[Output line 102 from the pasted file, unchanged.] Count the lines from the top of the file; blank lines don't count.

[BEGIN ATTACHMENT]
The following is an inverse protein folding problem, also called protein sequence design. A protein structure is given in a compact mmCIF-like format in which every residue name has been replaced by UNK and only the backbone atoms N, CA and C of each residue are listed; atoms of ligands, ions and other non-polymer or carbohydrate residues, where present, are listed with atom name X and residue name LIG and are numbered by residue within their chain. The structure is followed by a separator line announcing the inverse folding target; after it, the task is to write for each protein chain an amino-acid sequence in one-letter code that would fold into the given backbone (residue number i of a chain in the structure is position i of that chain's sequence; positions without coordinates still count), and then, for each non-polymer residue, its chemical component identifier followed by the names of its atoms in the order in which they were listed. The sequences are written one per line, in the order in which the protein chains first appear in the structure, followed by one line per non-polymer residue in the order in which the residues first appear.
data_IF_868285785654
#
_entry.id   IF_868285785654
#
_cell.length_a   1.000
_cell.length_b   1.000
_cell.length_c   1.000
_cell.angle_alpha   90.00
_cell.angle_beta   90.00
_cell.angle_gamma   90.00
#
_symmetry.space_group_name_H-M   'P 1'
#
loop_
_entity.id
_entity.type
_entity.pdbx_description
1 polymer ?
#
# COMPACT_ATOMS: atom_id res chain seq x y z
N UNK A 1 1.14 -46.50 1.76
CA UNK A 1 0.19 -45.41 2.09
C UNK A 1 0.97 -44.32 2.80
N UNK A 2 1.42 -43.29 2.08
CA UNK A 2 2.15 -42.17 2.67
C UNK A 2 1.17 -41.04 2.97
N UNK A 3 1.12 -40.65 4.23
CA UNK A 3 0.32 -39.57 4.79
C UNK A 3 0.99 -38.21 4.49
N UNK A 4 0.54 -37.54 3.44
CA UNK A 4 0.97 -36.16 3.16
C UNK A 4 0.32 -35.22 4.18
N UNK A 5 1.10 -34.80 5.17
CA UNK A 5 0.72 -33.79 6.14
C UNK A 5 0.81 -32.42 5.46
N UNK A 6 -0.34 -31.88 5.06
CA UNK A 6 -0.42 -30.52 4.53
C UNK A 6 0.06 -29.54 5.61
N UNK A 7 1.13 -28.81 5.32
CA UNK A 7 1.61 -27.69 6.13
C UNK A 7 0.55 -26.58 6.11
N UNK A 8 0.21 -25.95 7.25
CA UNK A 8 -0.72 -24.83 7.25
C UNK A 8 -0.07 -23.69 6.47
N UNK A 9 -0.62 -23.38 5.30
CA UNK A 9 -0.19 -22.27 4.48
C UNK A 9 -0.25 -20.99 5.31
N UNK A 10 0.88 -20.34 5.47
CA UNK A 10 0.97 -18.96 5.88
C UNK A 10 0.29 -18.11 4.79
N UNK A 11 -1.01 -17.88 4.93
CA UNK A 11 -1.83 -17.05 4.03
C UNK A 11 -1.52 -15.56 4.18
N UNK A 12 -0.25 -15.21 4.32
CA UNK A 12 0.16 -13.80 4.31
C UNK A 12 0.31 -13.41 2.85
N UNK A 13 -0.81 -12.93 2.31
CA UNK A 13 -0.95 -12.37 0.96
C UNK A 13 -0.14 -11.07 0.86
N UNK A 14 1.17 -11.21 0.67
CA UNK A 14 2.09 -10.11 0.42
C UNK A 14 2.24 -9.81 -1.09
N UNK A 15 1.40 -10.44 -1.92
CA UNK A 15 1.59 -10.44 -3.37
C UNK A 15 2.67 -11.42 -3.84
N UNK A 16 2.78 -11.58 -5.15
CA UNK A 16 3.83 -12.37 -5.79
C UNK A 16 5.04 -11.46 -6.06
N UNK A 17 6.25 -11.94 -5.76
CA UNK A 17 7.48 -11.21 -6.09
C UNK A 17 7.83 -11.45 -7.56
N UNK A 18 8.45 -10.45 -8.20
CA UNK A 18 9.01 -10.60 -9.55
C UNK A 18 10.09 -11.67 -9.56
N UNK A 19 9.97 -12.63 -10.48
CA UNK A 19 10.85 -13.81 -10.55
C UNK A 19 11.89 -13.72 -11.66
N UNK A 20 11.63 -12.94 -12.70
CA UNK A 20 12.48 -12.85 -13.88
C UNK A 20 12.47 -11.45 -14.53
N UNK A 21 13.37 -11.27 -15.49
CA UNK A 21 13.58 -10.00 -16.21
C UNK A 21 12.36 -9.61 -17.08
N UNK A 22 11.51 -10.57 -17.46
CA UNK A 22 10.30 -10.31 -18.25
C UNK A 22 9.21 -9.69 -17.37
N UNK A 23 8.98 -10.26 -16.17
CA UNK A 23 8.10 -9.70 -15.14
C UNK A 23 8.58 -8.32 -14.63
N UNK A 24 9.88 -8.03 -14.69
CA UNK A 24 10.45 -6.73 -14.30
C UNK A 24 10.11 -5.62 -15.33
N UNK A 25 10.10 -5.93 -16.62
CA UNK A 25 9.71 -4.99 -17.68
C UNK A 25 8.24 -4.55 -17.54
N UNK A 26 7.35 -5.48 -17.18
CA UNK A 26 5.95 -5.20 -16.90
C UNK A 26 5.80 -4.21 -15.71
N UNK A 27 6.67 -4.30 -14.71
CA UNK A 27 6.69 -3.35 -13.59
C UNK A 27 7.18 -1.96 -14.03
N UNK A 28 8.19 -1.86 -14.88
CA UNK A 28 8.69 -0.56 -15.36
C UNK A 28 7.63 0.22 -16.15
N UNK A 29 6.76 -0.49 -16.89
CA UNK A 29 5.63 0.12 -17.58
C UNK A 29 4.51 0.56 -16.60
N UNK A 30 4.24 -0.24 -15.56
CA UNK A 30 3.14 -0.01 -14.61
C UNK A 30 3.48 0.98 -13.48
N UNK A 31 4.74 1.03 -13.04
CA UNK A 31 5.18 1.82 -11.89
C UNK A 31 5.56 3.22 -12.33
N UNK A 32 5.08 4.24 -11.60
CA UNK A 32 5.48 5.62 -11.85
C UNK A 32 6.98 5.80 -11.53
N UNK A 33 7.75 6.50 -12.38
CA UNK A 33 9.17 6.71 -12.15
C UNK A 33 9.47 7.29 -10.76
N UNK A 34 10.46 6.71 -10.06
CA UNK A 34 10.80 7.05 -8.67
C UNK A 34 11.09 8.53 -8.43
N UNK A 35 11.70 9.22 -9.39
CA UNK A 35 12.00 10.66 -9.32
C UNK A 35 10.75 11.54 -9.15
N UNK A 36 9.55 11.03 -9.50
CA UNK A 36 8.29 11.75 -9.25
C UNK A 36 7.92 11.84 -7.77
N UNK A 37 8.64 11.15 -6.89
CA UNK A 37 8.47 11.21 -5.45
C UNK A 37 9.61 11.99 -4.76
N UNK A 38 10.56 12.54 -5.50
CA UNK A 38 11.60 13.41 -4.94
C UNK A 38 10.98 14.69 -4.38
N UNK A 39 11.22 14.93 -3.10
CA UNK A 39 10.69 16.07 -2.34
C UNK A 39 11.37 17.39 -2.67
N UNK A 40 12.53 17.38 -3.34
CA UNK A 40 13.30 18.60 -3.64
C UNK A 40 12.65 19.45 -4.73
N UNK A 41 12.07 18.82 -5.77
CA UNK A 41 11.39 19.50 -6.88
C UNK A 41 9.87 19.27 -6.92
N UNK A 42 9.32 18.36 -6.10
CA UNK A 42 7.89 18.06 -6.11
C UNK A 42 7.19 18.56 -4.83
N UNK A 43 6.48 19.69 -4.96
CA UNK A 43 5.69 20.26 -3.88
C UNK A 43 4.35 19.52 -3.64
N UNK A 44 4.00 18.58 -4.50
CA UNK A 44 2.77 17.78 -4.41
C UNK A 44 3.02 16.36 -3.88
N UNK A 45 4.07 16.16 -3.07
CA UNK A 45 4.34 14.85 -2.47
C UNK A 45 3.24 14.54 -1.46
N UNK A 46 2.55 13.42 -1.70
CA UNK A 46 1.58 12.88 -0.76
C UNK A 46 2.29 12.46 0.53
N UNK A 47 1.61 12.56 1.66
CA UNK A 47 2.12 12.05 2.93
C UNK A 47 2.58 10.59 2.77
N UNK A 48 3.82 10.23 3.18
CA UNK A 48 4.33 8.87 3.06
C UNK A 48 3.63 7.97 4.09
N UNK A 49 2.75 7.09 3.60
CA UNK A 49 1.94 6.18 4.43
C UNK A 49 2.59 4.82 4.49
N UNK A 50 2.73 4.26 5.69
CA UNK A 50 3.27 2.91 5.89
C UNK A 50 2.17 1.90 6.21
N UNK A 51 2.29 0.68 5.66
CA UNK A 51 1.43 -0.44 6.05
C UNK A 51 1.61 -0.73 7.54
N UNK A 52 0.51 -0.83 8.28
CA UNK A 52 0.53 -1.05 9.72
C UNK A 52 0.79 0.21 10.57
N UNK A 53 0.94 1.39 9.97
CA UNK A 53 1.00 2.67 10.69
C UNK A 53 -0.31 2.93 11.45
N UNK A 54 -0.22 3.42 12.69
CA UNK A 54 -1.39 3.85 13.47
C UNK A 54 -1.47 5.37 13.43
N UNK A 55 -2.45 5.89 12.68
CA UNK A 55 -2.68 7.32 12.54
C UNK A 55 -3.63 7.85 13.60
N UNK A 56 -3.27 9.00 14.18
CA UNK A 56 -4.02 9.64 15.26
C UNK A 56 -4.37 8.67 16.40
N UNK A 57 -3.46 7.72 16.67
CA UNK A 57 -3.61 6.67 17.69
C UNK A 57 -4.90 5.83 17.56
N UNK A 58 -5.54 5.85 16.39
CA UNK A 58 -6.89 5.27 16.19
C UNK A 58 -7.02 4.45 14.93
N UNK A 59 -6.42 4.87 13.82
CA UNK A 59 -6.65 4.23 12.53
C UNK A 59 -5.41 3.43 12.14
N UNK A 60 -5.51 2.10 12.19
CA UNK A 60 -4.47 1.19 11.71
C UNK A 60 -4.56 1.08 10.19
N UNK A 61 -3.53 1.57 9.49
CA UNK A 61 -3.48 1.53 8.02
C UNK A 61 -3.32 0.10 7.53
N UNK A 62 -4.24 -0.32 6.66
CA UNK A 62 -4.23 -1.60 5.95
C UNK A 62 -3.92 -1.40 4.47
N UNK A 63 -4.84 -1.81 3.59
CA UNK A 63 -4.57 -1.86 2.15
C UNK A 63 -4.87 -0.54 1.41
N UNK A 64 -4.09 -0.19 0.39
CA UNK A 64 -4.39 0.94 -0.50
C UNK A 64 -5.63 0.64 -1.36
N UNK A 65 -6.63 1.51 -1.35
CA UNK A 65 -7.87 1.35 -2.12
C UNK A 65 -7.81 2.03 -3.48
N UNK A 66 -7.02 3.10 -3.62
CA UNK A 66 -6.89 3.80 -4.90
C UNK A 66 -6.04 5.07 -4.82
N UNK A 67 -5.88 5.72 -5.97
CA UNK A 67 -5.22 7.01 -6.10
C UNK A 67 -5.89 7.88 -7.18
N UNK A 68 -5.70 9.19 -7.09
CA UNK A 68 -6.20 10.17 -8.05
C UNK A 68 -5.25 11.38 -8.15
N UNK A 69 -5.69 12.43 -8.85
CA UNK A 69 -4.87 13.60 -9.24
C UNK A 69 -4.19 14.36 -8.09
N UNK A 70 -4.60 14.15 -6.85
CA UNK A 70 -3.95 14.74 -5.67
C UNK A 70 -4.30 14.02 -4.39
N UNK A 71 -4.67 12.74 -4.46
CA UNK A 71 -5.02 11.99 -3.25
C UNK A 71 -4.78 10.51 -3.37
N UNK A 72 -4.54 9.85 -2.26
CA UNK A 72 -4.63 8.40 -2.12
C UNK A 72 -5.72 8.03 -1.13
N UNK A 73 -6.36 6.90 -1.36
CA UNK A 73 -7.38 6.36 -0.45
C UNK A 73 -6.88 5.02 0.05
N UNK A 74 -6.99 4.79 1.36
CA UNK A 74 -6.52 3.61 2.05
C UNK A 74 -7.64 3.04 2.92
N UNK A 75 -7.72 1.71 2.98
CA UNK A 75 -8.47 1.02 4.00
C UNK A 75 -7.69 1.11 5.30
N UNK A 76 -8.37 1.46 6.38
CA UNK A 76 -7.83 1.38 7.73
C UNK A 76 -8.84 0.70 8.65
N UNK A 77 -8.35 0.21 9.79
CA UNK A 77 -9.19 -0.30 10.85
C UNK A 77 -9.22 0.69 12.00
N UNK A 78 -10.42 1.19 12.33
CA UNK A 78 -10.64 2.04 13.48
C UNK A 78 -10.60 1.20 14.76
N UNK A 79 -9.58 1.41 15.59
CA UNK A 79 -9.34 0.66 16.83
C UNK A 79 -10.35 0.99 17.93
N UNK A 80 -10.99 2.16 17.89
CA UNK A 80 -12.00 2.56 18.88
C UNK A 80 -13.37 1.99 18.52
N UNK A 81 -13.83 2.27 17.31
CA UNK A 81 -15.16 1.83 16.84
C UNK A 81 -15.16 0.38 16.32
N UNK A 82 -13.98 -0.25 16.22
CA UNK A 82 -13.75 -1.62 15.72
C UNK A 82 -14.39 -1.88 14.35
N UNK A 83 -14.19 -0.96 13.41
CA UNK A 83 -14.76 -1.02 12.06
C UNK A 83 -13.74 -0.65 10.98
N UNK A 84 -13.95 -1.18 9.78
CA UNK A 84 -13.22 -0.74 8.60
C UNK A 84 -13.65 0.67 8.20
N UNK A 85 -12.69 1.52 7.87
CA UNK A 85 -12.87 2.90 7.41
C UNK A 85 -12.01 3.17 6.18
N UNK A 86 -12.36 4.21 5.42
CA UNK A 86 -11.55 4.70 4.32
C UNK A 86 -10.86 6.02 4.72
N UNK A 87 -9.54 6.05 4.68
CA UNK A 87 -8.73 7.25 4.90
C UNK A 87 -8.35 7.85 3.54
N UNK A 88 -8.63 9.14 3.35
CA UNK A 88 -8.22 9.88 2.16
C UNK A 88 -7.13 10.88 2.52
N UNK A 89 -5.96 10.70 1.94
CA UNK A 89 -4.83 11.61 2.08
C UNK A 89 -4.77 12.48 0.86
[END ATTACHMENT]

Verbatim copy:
C UNK A 27 7.18 -1.96 -14.03